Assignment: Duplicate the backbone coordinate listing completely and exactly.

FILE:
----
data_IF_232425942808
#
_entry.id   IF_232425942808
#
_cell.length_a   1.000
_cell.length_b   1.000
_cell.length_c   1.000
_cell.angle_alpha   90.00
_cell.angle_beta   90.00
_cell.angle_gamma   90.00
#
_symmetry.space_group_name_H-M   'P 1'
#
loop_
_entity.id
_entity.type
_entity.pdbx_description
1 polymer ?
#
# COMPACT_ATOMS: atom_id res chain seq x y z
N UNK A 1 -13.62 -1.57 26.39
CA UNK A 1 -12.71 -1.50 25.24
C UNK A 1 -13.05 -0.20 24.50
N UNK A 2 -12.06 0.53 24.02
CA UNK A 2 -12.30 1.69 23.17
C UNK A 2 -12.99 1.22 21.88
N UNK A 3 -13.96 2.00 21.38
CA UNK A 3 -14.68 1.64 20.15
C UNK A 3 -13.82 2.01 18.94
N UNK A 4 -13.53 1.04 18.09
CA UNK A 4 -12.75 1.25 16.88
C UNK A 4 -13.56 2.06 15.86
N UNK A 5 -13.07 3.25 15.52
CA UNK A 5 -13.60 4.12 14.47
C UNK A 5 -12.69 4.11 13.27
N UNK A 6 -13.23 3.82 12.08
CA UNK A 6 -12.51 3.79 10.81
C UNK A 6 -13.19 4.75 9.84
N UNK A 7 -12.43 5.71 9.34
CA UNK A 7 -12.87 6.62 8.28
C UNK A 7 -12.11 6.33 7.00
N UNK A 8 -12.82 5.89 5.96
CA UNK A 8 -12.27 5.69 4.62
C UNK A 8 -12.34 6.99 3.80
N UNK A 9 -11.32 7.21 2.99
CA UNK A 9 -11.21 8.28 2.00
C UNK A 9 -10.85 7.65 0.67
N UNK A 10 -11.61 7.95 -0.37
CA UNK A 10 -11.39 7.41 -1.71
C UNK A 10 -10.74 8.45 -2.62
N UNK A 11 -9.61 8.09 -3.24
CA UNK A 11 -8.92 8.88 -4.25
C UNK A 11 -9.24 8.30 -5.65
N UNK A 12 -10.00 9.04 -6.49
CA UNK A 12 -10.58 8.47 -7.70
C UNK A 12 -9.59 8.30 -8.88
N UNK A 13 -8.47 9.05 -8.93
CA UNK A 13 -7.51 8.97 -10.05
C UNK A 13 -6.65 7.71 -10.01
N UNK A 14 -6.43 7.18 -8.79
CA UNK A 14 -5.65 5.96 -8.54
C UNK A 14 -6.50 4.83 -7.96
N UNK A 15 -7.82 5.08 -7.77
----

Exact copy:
data_IF_232425942808
#
_entry.id   IF_232425942808
#
_cell.length_a   1.000
_cell.length_b   1.000
_cell.length_c   1.000
_cell.angle_alpha   90.00
_cell.angle_beta   90.00
_cell.angle_gamma   90.00
#
_symmetry.space_group_name_H-M   'P 1'
#
loop_
_entity.id
_entity.type
_entity.pdbx_description
1 polymer ?
#
# COMPACT_ATOMS: atom_id res chain seq x y z
N UNK A 1 -13.62 -1.57 26.39
CA UNK A 1 -12.71 -1.50 25.24
C UNK A 1 -13.05 -0.20 24.50
N UNK A 2 -12.06 0.53 24.02
CA UNK A 2 -12.30 1.69 23.17
C UNK A 2 -12.99 1.22 21.88
N UNK A 3 -13.96 2.00 21.38
CA UNK A 3 -14.68 1.64 20.15
C UNK A 3 -13.82 2.01 18.94
N UNK A 4 -13.53 1.04 18.09
CA UNK A 4 -12.75 1.25 16.88
C UNK A 4 -13.56 2.06 15.86
N UNK A 5 -13.07 3.25 15.52
CA UNK A 5 -13.60 4.12 14.47
C UNK A 5 -12.69 4.11 13.27
N UNK A 6 -13.23 3.82 12.08
CA UNK A 6 -12.51 3.79 10.81
C UNK A 6 -13.19 4.75 9.84
N UNK A 7 -12.43 5.71 9.34
CA UNK A 7 -12.87 6.62 8.28
C UNK A 7 -12.11 6.33 7.00
N UNK A 8 -12.82 5.89 5.96
CA UNK A 8 -12.27 5.69 4.62
C UNK A 8 -12.34 6.99 3.80
N UNK A 9 -11.32 7.21 2.99
CA UNK A 9 -11.21 8.28 2.00
C UNK A 9 -10.85 7.65 0.67
N UNK A 10 -11.61 7.95 -0.37
CA UNK A 10 -11.39 7.41 -1.71
C UNK A 10 -10.74 8.45 -2.62
N UNK A 11 -9.61 8.09 -3.24
CA UNK A 11 -8.92 8.88 -4.25
C UNK A 11 -9.24 8.30 -5.65
N UNK A 12 -10.00 9.04 -6.49
CA UNK A 12 -10.58 8.47 -7.70
C UNK A 12 -9.59 8.30 -8.88
N UNK A 13 -8.47 9.05 -8.93
CA UNK A 13 -7.51 8.97 -10.05
C UNK A 13 -6.65 7.71 -10.01
N UNK A 14 -6.43 7.18 -8.79
CA UNK A 14 -5.65 5.96 -8.54
C UNK A 14 -6.50 4.83 -7.96
N UNK A 15 -7.82 5.08 -7.77